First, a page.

Joining the War on ALS
Jon “Blazeman” Blais’ War on ALS® has come to Brandeis.
Thanks to a $274,100 gift from the Blazeman Foundation for ALS, Mugdha Deshpande has been named the Blazeman Postdoctoral Fellow for ALS Research and is utilizing a novel research approach developed in assistant biology professor Avital Rodal’s laboratory to search for a cure to the disease that ended Blais’ life in May 2007. ALS (amyotrophic lateral sclerosis) is a neurodegenerative disease that causes death of motor neurons, leading to paralysis and death, usually within five years of diagnosis.
“We thank the Blazeman Foundation for its support of the innovative research being carried out by our scientists,” said Susan Birren, dean of the College of Arts and Sciences at Brandeis. “We look forward to our collaboration and the discovery of new biological processes that contribute to ALS. We hope that this work will contribute to the development of new therapies for people suffering from this awful disorder.”
Relying on previous ALS research that has uncovered a set of important cellular processes that cause degeneration when misregulated, Deshpande is studying how the membrane-bound packets carrying survival cues inside neuronal cells are formed, loaded and transported; how mutations that cause ALS affect these events; and how the events can be manipulated to treat the disease. She is employing genetic tools to attempt to manipulate the packets’ growth signals and transport machinery in fruit flies that have been engineered to model ALS in hopes of restoring the neurons to a healthy state. Deshpande will also collaborate with assistant biology professor Suzanne Paradis, an expert on mammalian neuronal development and synapse formation, to test how the findings from her fruit fly experiments apply to ALS models in mammalian neurons.
“We are extremely grateful for the generosity of the Blazeman Foundation and excited about this project,” said Rodal (pictured left). “ALS is a devastating disease for both the victims and their families, so we are highly motivated to explore a new approach to treatment. We want to understand what has gone wrong with transport in neurons, and then go back and try to tweak these specific cellular defects back to a healthy state. By funding this project for five years, the Blazeman Foundation has provided us with an unprecedented opportunity to fully explore what we think is a novel therapeutic strategy for ALS patients.”
The Blazeman Foundation first learned of Rodal’s cutting-edge research when Bob Blais, Jon’s father, read a story in the Brandeis Hoot student newspaper about her winning a $1.5 million National Institutes of Health Director’s New Innovator award to help fund her lab for five years.
“We found that grants were being given to the same people and the same institutions,” said Bob, co-director of the foundation with his wife, Mary Ann. “Jon would always say, ‘Where is it written that one of these guys will give us the answer?’ He wanted us to find individuals who were thinking out of the box. That’s what we have done with this grant.”
Doctors diagnosed Jon with ALS on May 2, 2005, 66 years to the day after baseball slugger Lou Gehrig famously took himself out of the New York Yankees lineup following 2,130 consecutive games due to the effects of the illness that eventually also became known as Lou Gehrig’s Disease.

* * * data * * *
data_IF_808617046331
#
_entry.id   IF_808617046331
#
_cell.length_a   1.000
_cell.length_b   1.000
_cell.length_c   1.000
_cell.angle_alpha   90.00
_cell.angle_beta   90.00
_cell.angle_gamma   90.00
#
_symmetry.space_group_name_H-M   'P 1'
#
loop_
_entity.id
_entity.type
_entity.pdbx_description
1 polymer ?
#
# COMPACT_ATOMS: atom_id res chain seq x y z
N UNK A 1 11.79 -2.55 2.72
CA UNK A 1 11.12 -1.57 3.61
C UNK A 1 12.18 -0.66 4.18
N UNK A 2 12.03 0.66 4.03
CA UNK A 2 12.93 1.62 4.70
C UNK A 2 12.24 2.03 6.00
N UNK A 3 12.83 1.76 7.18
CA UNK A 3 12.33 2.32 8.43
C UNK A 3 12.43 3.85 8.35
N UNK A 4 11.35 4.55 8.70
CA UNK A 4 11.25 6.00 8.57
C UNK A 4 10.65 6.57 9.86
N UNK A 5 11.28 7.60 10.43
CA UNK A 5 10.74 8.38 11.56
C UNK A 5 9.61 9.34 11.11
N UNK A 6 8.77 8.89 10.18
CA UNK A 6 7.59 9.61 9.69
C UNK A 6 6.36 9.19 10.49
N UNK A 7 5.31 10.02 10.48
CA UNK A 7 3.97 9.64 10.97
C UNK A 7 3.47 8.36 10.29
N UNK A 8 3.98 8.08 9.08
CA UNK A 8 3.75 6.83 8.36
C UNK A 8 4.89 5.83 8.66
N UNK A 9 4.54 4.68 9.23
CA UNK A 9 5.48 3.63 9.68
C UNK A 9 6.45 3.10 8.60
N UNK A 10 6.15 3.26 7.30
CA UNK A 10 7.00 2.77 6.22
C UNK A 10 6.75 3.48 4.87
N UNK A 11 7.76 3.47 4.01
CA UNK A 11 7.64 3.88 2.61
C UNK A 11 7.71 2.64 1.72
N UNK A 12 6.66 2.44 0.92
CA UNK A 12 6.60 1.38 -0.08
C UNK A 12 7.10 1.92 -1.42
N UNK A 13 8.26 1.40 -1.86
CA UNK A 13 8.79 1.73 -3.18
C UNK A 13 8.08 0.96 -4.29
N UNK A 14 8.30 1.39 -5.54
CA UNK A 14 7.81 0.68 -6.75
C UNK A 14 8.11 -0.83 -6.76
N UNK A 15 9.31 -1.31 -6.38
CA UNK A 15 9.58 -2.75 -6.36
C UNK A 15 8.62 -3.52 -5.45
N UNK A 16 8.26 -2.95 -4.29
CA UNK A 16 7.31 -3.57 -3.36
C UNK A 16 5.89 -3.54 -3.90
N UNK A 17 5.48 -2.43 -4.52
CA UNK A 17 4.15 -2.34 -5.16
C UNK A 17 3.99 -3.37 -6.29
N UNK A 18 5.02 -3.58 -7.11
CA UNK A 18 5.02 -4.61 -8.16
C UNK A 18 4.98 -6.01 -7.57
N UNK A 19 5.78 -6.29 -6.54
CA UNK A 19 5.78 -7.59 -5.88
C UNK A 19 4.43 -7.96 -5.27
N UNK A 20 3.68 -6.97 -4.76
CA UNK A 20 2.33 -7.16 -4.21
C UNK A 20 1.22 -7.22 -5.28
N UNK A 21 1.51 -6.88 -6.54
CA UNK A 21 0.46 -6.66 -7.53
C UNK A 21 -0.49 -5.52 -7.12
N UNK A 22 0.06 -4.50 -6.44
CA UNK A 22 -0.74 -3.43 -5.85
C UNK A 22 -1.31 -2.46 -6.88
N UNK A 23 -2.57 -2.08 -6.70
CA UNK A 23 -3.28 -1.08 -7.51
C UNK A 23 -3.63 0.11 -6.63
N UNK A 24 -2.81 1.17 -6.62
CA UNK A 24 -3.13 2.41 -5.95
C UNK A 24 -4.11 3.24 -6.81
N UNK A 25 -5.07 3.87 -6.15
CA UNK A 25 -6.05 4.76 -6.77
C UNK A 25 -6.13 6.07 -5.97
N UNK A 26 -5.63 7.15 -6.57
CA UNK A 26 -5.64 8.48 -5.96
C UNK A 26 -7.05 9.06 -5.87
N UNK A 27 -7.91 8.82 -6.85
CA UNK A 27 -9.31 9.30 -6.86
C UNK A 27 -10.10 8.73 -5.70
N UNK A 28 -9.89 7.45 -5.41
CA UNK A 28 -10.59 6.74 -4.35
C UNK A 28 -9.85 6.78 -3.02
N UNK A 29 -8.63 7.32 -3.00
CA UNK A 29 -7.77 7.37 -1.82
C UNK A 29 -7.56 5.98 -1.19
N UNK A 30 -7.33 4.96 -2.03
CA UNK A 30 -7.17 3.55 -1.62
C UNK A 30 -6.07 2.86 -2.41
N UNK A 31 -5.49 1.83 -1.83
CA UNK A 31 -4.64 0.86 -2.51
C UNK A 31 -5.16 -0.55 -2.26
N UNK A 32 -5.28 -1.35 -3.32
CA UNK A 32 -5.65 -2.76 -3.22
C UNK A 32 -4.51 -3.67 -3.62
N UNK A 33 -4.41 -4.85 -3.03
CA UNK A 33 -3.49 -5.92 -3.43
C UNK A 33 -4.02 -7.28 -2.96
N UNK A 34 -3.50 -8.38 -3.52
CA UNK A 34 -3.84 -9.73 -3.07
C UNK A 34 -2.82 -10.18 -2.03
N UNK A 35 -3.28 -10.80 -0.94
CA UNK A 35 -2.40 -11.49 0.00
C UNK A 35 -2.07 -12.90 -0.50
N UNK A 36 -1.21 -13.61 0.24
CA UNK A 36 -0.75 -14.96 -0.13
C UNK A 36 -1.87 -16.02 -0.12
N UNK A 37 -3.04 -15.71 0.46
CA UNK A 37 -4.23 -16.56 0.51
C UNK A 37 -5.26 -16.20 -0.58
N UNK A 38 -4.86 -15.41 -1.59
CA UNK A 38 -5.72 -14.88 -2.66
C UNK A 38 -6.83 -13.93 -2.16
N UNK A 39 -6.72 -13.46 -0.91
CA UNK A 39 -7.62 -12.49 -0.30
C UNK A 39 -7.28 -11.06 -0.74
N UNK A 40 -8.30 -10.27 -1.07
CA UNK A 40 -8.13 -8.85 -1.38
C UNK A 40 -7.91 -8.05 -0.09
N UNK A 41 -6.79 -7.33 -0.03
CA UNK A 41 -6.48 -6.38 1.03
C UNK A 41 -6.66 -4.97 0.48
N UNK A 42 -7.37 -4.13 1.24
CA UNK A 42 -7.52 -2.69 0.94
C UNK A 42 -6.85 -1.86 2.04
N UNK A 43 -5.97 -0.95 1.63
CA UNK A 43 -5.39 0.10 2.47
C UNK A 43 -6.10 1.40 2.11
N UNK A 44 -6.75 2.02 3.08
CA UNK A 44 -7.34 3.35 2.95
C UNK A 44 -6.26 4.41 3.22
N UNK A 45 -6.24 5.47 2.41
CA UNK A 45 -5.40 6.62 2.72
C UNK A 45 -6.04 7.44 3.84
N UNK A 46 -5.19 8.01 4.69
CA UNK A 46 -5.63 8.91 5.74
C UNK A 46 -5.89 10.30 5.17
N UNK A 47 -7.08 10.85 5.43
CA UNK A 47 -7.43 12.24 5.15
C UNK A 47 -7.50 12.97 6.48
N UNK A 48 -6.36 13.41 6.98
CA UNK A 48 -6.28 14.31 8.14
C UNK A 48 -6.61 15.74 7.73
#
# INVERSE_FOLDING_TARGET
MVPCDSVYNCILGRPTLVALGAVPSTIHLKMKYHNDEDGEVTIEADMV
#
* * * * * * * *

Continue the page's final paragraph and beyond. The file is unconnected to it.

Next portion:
Jon, who was 33 at the time, immediately declared a “War on ALS.”® Recognizing that his efforts would likely not save his life but could help others, he founded the Blazeman Foundation to raise awareness and help secure funds to support research to develop treatments and a cure.
Five months after being diagnosed and at least one year after his symptoms started, he brought attention to the fight against ALS by fulfilling a long-held dream to compete in the Ironman World Championship triathlon (2.4 mile swim, 112-mile bike ride and 26.2-mile run) in Hawaii. Although he could not train for the race -- neurologists were concerned that his preparations might speed the course of the disease -- he recorded a time of 16 hours, 28 minutes and 56 seconds, punctuating his effort with a “log roll” at the finish line. “Jon wanted to put a face on ALS,” Mary Ann said. “To him, not finishing was not an option.”
Even before being told that he was suffering from ALS, Jon had already spent a lifetime winning fights that others would not even undertake. Born and raised in Seekonk, Mass., he had difficulty focusing in school and was an extremely active young boy, but always improved with structured athletics (he was a standout high school runner and swimmer). He was later diagnosed with attention deficit hyperactivity disorder.
Jon always wanted to become a teacher and work with children, but was encouraged to follow an alternate career path because of his own difficulties in school. However, he persevered, graduated from Rhode Island College with a degree in special education (he was pursuing a master’s degree at the time of his death), and went on to work with learning-disabled and emotionally challenged students at the Aseltine School in San Diego.
“He would always say he could identify with these young students, and used his love of sports and the outdoors to motivate them inside and outside of the classroom,” Mary Ann said.
“Jon didn’t mind struggles,” Bob said of his son. “He went at them with a certain gusto that defined who he was. He fought many battles in his life. Adversity did not scare him. Part of one of the last poems he wrote sums up his life best, ‘Face your fears and live your dreams.’ ”